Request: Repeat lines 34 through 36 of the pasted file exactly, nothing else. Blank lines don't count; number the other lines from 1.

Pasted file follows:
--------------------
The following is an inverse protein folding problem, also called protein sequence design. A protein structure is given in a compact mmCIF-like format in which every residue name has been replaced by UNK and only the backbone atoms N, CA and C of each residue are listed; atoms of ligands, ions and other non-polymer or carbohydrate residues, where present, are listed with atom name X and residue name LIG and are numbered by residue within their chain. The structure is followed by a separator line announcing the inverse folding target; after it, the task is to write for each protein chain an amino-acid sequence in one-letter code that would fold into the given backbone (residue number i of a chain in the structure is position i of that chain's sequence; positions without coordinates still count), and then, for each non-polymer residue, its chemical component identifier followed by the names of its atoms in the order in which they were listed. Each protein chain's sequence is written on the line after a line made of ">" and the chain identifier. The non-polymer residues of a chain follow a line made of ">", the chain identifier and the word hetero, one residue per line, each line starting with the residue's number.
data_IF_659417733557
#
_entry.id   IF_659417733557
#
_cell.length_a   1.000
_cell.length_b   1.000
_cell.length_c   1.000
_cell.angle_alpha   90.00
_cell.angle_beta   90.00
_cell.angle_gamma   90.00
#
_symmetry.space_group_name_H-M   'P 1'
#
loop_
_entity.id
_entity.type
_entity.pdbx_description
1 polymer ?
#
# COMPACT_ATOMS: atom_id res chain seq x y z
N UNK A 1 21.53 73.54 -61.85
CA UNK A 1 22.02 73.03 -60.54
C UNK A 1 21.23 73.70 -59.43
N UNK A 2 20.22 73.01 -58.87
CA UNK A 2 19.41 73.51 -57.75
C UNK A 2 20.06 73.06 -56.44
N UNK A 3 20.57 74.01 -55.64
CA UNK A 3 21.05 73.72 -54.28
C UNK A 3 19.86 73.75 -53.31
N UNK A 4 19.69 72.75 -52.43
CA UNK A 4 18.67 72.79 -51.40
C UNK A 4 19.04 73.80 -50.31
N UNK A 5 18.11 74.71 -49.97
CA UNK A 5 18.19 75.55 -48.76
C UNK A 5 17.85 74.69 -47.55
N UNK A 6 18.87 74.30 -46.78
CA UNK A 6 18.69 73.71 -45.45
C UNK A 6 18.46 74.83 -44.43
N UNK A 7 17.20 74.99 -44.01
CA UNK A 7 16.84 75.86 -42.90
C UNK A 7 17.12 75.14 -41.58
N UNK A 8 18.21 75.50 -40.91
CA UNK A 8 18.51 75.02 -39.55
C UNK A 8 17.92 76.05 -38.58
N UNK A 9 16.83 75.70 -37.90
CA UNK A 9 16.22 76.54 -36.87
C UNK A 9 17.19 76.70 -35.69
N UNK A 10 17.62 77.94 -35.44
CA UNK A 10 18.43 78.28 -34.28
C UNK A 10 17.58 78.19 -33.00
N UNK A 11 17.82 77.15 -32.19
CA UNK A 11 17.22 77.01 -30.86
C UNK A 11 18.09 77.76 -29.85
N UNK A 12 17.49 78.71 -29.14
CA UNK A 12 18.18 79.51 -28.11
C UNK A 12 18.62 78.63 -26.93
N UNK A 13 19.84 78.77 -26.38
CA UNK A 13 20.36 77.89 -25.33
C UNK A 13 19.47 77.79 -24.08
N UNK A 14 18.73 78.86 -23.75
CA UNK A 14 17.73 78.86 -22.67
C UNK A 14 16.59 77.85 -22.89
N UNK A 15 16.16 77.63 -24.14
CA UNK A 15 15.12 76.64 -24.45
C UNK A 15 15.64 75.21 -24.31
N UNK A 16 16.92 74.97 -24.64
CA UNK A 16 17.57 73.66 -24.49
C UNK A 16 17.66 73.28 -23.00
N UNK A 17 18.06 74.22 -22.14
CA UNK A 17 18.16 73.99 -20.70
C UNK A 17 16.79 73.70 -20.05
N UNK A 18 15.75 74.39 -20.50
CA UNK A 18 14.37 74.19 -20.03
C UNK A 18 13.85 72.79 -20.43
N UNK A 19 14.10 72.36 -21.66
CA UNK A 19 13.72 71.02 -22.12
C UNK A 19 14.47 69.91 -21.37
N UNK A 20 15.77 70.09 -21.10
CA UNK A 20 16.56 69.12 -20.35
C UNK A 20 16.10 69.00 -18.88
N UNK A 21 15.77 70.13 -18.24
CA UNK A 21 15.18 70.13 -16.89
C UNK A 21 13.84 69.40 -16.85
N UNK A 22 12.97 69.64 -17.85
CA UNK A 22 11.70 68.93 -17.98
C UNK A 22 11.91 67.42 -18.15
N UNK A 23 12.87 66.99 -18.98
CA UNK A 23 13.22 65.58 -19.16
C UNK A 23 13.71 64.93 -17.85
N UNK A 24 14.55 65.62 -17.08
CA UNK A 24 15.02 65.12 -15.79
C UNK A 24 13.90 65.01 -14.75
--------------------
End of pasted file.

N UNK A 5 18.11 74.71 -49.97
CA UNK A 5 18.19 75.55 -48.76
C UNK A 5 17.85 74.69 -47.55